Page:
Above is the ReturnLoss plot of the trap very loosely coupled to the AA-600.

Of course this technique will not work on a trap that is substantially enclosed in a shield that prevents magnetic coupling. Note also that many traps used in ham antennas are simply a coil wound on an insulating rod and each end connected to the adjacent tubing, possibly with an overall aluminium tube that may or may not be bonded to the element tube at one end. The latter really become part of the element and measurement separate to the element is not simply translated to in-situ.

Equivalent circuit / simulation

The inductor has previously been carefully measured to be 3.4µH. We can calibrate a model of the coupled coils to the observed resonant frequency and ReturnLoss.

Above, the equivalent circuit. We can calculate the flux coupling factor k from the model, it is 2.3% so this is very loosely coupled to avoid pulling the resonant frequency high.

Above is the simulated ReturnLoss response over the same frequency range as measured.

Conclusions

It is practical to measure the resonant frequency of a trap by loosely inductively coupling an antenna analyser, depending on the structure of the trap and the capability of the analyser.

Practical measurements can be explained with a theoretical model of the measurement setup.

Measuring trap resonant frequency with an antenna analyser

Finding the resonant frequency of a resonant circuit such as an antenna trap is usually done by coupling a source and power sensor very loosely to the circuit.

A modern solution is an antenna analyser or one port VNA, it provides both the source and the response measurement from one coax connector.

Above is a diagram from the Rigexpert AA35Zoom manual showing at the left a link (to be connected the analyser) and the trap (here made with coaxial cable.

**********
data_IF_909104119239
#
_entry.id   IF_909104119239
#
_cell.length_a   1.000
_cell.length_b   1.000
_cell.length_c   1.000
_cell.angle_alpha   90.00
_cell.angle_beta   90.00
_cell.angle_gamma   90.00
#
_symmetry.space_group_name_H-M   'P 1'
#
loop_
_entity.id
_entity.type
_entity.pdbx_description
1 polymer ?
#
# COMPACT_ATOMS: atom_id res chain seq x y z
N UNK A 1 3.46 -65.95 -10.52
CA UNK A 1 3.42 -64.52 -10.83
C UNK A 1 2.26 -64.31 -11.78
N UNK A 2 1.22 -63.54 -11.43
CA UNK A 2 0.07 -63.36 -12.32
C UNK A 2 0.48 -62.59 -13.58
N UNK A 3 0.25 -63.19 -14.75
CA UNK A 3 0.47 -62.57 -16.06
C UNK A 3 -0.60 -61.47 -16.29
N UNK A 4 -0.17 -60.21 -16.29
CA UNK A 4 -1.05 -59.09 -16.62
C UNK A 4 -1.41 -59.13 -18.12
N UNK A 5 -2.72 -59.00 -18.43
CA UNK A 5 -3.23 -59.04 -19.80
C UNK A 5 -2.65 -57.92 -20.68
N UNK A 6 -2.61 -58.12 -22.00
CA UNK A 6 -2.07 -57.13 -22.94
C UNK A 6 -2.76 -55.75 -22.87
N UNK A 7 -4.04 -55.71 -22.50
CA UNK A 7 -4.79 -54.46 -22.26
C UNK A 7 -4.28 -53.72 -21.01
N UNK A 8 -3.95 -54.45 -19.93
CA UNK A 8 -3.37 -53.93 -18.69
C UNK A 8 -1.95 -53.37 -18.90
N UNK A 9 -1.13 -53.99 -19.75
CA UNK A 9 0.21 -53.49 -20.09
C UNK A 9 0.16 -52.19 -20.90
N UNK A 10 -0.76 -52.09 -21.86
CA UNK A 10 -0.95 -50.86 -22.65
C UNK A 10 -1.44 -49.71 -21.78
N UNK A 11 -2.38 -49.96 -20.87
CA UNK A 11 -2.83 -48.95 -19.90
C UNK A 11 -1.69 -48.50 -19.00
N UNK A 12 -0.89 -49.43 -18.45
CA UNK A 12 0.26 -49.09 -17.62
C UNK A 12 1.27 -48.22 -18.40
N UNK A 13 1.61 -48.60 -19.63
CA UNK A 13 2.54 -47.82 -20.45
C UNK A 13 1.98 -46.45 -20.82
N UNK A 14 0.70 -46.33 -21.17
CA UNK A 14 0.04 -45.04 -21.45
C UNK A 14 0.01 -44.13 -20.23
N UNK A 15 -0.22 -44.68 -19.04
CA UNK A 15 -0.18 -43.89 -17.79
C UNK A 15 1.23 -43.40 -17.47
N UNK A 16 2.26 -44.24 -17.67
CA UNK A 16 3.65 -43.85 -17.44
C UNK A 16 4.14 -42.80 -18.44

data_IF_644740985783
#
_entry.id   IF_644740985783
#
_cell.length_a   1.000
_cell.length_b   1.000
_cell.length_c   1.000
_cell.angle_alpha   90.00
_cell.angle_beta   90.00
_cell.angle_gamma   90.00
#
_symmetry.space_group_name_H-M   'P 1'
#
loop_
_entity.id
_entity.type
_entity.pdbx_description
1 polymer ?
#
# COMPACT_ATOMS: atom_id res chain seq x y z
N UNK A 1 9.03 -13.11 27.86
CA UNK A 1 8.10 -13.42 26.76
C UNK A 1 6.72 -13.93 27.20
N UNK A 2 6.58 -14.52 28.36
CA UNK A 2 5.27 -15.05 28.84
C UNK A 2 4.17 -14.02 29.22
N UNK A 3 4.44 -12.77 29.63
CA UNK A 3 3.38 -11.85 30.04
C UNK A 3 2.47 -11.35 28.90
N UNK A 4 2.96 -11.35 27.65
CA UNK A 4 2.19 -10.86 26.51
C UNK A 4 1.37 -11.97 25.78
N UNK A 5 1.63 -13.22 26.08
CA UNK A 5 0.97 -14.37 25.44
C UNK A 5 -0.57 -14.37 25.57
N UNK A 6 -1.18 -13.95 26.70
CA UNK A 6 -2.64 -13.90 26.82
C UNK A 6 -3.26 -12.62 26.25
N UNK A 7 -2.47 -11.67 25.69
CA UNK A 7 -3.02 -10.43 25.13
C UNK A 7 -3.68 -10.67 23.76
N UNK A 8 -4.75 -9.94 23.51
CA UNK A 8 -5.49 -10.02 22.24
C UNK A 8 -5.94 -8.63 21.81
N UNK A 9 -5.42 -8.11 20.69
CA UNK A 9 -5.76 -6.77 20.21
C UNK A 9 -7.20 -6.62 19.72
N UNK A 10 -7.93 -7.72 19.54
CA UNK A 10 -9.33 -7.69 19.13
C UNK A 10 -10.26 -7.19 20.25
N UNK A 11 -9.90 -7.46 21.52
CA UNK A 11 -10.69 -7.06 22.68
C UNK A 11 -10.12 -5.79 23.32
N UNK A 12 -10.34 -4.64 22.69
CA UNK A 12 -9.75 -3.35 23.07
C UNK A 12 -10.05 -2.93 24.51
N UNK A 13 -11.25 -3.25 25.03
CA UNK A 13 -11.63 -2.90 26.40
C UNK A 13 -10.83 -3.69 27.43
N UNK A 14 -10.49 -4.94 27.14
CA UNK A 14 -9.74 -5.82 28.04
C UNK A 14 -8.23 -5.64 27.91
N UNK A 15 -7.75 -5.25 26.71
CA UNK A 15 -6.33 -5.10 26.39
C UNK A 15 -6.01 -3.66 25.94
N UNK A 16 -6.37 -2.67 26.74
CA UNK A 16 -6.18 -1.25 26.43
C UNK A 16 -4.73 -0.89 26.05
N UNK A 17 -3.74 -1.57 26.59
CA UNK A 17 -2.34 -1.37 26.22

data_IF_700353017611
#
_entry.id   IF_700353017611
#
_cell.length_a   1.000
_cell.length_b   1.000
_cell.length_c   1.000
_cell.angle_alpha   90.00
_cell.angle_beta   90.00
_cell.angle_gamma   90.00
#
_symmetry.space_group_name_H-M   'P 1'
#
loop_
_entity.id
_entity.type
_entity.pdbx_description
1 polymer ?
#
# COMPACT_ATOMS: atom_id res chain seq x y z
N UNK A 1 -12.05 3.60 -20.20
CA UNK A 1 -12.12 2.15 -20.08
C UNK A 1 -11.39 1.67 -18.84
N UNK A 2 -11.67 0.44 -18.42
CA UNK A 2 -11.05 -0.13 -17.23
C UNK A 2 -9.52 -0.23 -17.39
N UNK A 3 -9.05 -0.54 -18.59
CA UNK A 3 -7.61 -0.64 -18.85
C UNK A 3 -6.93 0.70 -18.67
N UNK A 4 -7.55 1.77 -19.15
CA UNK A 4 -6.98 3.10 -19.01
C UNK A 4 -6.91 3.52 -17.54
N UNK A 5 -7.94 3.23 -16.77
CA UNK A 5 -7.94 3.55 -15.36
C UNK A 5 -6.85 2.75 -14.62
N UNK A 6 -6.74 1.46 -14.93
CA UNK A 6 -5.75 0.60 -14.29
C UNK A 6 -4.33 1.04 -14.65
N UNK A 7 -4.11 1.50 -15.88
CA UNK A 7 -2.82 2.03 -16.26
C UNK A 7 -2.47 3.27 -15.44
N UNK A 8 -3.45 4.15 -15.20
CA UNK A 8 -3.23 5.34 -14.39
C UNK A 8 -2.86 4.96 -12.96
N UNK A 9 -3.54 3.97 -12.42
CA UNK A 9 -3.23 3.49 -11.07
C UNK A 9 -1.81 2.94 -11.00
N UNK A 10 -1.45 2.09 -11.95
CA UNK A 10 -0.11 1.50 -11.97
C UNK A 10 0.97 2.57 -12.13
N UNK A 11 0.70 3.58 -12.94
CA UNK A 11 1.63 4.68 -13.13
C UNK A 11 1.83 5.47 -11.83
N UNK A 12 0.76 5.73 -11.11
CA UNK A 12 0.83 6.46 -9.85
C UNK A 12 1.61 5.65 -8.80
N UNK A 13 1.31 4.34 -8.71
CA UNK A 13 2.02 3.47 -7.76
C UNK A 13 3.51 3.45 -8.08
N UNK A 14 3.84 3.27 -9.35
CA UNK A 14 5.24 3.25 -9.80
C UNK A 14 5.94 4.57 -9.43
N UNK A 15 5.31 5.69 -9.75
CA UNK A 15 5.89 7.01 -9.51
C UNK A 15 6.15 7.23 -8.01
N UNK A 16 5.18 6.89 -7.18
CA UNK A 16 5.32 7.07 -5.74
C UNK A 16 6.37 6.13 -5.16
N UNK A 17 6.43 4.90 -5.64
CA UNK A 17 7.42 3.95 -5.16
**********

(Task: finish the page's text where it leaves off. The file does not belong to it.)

The advantage of this method is that no wire attachments are needed on the device under test, and that coupling of the test instrument is usually easily optimised.

Why / how does it work?

So, what is happening here? Lets create an equivalent circuit of a similar 1t coil and a solenoid with resonating capacitor.

The two coupled coils can be represented by an equivalent circuit that is derived from the two inductances and their mutual inductance. The circuit above represents a 1µH coil and a 10µH coil that are coupled such that 3% of the flux of 5% of the flux of one coil cuts the other (they are quite loosely coupled, as in the pic above. Continue reading Measuring trap resonant frequency with an antenna analyser

Choosing a toroidal magnetic core – ID and OD

One sees lots of articles describing inductors and transformers wound on rectangular cross section ferrite cores, and in explanations, the OD seems to be an important parameter but little consideration is given to ID.

Inductance of an inductor on a rectangular toroidal core depends on many factors, and among them ID and OD. Inductance is proportional to ln(OD/ID).

Above is a plot of the factor ln(OD/ID) against ID/OD as a percentage. It can be seen that for ID/OD approaching unity (ie a radially ‘thin’ toroidal core) that the characteristic is almost linear, and inductance is proportional to the radial thickness of the core. Continue reading Choosing a toroidal magnetic core – ID and OD

VU3SQM directional wattmeter build – #4

VU3SQM directional wattmeter build – #1 laid out the first steps in design review and build of a directional wattmeter.

At long last, some PTFE rod arrived to permit assembly of the transformers.

For reasons discussed in an earlier article, the transformers use a larger core than the original VU3SQM. They need to stand above the board, and whilst that compromises the mechanical strength of the assembly, it should have better performance. Continue reading VU3SQM directional wattmeter build – #4